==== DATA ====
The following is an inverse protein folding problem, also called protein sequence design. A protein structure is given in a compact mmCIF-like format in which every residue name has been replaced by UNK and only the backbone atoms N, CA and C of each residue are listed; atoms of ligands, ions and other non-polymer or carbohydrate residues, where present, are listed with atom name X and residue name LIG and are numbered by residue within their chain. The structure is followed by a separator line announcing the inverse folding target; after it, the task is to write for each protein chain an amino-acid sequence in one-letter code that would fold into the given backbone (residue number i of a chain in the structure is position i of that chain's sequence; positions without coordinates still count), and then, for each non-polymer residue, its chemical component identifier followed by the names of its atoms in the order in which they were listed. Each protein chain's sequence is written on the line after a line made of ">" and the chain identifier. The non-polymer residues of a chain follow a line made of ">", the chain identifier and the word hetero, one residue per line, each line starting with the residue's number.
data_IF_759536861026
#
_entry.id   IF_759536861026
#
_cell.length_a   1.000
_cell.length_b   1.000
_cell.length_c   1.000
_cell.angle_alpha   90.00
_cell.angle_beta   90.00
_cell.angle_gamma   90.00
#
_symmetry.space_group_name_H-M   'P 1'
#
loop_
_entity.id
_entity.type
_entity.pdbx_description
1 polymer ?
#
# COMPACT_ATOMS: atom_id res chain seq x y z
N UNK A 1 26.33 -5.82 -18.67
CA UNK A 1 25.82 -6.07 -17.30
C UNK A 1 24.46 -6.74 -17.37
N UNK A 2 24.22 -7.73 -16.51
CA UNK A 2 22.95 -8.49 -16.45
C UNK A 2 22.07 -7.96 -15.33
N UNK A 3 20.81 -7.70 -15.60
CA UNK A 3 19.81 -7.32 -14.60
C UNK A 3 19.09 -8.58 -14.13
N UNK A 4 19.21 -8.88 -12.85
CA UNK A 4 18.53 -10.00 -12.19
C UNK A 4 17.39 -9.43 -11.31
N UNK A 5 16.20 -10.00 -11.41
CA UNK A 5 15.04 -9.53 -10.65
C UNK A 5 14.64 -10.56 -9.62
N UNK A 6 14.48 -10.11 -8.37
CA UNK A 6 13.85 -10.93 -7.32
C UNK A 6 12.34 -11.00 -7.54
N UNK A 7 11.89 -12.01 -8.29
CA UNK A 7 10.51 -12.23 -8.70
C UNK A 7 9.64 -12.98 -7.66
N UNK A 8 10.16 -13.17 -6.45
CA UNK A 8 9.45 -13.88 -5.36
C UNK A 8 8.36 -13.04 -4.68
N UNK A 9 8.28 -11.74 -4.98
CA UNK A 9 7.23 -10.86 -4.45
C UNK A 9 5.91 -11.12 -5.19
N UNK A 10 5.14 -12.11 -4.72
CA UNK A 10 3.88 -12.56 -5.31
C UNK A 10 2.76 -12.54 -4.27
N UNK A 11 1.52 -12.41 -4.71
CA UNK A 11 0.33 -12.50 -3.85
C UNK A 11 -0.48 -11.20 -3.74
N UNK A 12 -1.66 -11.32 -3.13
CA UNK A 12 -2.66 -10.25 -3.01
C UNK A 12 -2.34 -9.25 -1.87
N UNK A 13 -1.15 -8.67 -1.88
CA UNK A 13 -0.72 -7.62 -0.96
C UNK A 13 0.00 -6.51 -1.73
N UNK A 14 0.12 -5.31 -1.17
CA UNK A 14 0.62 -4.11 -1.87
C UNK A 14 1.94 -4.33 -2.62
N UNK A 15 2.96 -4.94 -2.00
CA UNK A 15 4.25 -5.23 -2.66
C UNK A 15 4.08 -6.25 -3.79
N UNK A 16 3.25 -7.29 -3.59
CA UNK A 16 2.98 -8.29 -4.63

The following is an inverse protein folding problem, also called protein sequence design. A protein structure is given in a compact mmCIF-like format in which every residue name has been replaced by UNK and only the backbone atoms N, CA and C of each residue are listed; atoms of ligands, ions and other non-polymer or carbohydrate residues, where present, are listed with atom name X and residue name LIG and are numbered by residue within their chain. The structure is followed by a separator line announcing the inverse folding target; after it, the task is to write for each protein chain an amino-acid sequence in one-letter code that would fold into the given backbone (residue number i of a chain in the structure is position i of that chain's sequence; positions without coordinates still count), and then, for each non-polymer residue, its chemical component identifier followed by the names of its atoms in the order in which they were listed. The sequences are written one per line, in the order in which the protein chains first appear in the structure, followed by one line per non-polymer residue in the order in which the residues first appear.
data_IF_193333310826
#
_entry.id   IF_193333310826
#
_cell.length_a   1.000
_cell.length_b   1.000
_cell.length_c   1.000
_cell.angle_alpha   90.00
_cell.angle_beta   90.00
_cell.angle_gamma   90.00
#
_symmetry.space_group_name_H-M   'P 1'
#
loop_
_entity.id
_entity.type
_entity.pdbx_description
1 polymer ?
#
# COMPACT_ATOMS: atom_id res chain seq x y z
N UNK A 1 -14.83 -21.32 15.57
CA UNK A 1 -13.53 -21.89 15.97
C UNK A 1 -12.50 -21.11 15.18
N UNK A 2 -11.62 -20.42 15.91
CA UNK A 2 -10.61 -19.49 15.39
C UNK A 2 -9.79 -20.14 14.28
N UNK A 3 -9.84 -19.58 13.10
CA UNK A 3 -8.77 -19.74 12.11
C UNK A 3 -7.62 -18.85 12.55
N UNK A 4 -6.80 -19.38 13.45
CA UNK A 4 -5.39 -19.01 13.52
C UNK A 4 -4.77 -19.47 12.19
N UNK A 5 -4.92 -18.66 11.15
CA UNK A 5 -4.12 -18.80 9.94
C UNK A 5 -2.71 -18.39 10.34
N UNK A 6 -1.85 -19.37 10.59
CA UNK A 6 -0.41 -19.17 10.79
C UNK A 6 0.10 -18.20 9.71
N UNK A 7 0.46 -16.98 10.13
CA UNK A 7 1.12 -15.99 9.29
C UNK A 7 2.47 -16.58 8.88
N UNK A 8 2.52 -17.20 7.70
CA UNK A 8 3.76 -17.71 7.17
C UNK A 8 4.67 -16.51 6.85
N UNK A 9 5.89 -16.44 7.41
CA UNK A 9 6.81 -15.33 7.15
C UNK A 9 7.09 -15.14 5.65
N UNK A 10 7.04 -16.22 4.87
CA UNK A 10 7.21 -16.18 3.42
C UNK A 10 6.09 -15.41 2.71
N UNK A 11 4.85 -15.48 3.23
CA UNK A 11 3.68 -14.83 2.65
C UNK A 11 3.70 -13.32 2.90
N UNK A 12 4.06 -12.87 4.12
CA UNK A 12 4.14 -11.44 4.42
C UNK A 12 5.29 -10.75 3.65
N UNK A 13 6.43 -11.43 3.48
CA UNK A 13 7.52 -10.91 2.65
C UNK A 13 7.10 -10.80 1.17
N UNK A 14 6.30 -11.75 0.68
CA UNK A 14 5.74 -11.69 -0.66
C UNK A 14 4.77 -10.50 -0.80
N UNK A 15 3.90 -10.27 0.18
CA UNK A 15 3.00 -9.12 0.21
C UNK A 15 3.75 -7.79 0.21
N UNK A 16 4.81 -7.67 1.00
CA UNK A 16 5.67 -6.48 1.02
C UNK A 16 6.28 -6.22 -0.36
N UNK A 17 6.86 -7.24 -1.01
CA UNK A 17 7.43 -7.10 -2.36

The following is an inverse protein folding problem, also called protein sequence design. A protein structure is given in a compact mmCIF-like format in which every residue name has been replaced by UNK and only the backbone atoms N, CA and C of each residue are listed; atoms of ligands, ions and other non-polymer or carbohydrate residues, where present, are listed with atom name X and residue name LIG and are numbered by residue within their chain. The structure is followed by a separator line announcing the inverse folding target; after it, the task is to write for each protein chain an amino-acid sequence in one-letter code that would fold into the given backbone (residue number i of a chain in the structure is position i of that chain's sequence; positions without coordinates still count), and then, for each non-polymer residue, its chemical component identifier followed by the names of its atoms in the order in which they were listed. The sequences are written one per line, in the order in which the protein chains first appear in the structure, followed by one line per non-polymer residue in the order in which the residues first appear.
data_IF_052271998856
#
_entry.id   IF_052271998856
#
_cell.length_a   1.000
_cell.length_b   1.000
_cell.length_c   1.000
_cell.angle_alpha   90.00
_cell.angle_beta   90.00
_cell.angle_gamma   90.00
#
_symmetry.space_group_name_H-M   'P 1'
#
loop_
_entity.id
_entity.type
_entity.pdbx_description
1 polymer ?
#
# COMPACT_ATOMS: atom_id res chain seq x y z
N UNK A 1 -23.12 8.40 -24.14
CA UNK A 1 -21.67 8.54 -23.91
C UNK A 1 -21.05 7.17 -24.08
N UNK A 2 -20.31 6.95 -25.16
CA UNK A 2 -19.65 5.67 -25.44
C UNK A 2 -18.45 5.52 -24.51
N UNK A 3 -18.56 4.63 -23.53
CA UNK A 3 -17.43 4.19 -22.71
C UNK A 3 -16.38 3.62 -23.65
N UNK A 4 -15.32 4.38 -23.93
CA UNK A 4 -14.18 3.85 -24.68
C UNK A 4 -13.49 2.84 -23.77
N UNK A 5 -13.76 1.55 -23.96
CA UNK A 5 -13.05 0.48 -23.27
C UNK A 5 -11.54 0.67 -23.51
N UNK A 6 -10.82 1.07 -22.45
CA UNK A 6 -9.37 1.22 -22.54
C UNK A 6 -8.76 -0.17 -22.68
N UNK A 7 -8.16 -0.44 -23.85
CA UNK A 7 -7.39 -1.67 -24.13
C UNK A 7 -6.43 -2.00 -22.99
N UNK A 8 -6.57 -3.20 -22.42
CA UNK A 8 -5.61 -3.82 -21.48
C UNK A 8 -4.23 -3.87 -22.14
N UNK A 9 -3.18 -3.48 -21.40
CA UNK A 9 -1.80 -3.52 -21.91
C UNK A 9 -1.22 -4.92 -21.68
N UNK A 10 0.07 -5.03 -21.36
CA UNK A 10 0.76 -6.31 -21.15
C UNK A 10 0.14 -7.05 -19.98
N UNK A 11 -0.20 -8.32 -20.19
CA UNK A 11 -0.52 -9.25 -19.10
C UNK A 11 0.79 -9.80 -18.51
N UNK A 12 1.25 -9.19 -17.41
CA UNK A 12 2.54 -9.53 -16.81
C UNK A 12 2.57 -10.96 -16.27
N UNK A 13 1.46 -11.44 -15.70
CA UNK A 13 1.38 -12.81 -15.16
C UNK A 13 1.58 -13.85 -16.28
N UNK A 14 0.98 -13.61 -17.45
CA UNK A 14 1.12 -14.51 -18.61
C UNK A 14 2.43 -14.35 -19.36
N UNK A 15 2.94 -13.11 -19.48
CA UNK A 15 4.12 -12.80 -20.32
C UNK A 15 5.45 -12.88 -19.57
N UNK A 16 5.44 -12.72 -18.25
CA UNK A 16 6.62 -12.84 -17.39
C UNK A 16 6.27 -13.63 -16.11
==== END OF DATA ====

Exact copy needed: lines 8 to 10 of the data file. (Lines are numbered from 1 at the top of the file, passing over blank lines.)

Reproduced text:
_cell.length_c   1.000
_cell.angle_alpha   90.00
_cell.angle_beta   90.00